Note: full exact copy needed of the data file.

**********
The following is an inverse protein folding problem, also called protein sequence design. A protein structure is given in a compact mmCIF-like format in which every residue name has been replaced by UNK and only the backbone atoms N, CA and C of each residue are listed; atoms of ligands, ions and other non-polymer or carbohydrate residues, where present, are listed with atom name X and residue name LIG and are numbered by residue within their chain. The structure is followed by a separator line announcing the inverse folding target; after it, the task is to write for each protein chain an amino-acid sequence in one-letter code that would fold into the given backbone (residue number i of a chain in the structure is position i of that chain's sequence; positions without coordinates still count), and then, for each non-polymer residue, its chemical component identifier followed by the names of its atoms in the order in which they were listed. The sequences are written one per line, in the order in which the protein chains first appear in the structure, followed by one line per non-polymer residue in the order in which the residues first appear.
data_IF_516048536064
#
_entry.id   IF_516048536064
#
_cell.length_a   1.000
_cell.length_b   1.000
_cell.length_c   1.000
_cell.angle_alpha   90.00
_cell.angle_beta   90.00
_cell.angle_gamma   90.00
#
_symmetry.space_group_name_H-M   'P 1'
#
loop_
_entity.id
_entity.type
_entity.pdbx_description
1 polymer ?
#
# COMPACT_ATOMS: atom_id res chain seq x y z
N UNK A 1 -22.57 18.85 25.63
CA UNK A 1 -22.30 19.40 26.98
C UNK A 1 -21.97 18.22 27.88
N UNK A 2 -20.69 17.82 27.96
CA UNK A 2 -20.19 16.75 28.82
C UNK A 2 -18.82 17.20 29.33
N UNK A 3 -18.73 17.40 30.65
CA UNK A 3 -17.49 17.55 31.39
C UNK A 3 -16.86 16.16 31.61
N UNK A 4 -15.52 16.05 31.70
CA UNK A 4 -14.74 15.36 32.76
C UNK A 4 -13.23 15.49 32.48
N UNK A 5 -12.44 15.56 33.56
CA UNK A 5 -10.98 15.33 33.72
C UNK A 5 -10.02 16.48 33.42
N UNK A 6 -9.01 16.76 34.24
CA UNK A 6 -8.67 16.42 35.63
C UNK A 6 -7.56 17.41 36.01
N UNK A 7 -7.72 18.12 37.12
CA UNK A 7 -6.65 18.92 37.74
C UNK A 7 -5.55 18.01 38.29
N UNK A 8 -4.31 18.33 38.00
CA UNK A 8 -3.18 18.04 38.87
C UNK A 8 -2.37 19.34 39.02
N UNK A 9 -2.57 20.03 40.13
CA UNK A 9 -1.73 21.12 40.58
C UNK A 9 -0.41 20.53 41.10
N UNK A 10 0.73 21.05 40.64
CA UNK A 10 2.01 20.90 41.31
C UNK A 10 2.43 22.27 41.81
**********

The following is an inverse protein folding problem, also called protein sequence design. A protein structure is given in a compact mmCIF-like format in which every residue name has been replaced by UNK and only the backbone atoms N, CA and C of each residue are listed; atoms of ligands, ions and other non-polymer or carbohydrate residues, where present, are listed with atom name X and residue name LIG and are numbered by residue within their chain. The structure is followed by a separator line announcing the inverse folding target; after it, the task is to write for each protein chain an amino-acid sequence in one-letter code that would fold into the given backbone (residue number i of a chain in the structure is position i of that chain's sequence; positions without coordinates still count), and then, for each non-polymer residue, its chemical component identifier followed by the names of its atoms in the order in which they were listed. The sequences are written one per line, in the order in which the protein chains first appear in the structure, followed by one line per non-polymer residue in the order in which the residues first appear.
data_IF_516048536064
#
_entry.id   IF_516048536064
#
_cell.length_a   1.000
_cell.length_b   1.000
_cell.length_c   1.000
_cell.angle_alpha   90.00
_cell.angle_beta   90.00
_cell.angle_gamma   90.00
#
_symmetry.space_group_name_H-M   'P 1'
#
loop_
_entity.id
_entity.type
_entity.pdbx_description
1 polymer ?
#
# COMPACT_ATOMS: atom_id res chain seq x y z
N UNK A 1 -22.57 18.85 25.63
CA UNK A 1 -22.30 19.40 26.98
C UNK A 1 -21.97 18.22 27.88
N UNK A 2 -20.69 17.82 27.96
CA UNK A 2 -20.19 16.75 28.82
C UNK A 2 -18.82 17.20 29.33
N UNK A 3 -18.73 17.40 30.65
CA UNK A 3 -17.49 17.55 31.39
C UNK A 3 -16.86 16.16 31.61
N UNK A 4 -15.52 16.05 31.70
CA UNK A 4 -14.74 15.36 32.76
C UNK A 4 -13.23 15.49 32.48
N UNK A 5 -12.44 15.56 33.56
CA UNK A 5 -10.98 15.33 33.72
C UNK A 5 -10.02 16.48 33.42
N UNK A 6 -9.01 16.76 34.24
CA UNK A 6 -8.67 16.42 35.63
C UNK A 6 -7.56 17.41 36.01
N UNK A 7 -7.72 18.12 37.12
CA UNK A 7 -6.65 18.92 37.74
C UNK A 7 -5.55 18.01 38.29
N UNK A 8 -4.31 18.33 38.00
CA UNK A 8 -3.18 18.04 38.87
C UNK A 8 -2.37 19.34 39.02
N UNK A 9 -2.57 20.03 40.13
CA UNK A 9 -1.73 21.12 40.58
C UNK A 9 -0.41 20.53 41.10
N UNK A 10 0.73 21.05 40.64
CA UNK A 10 2.01 20.90 41.31
C UNK A 10 2.43 22.27 41.81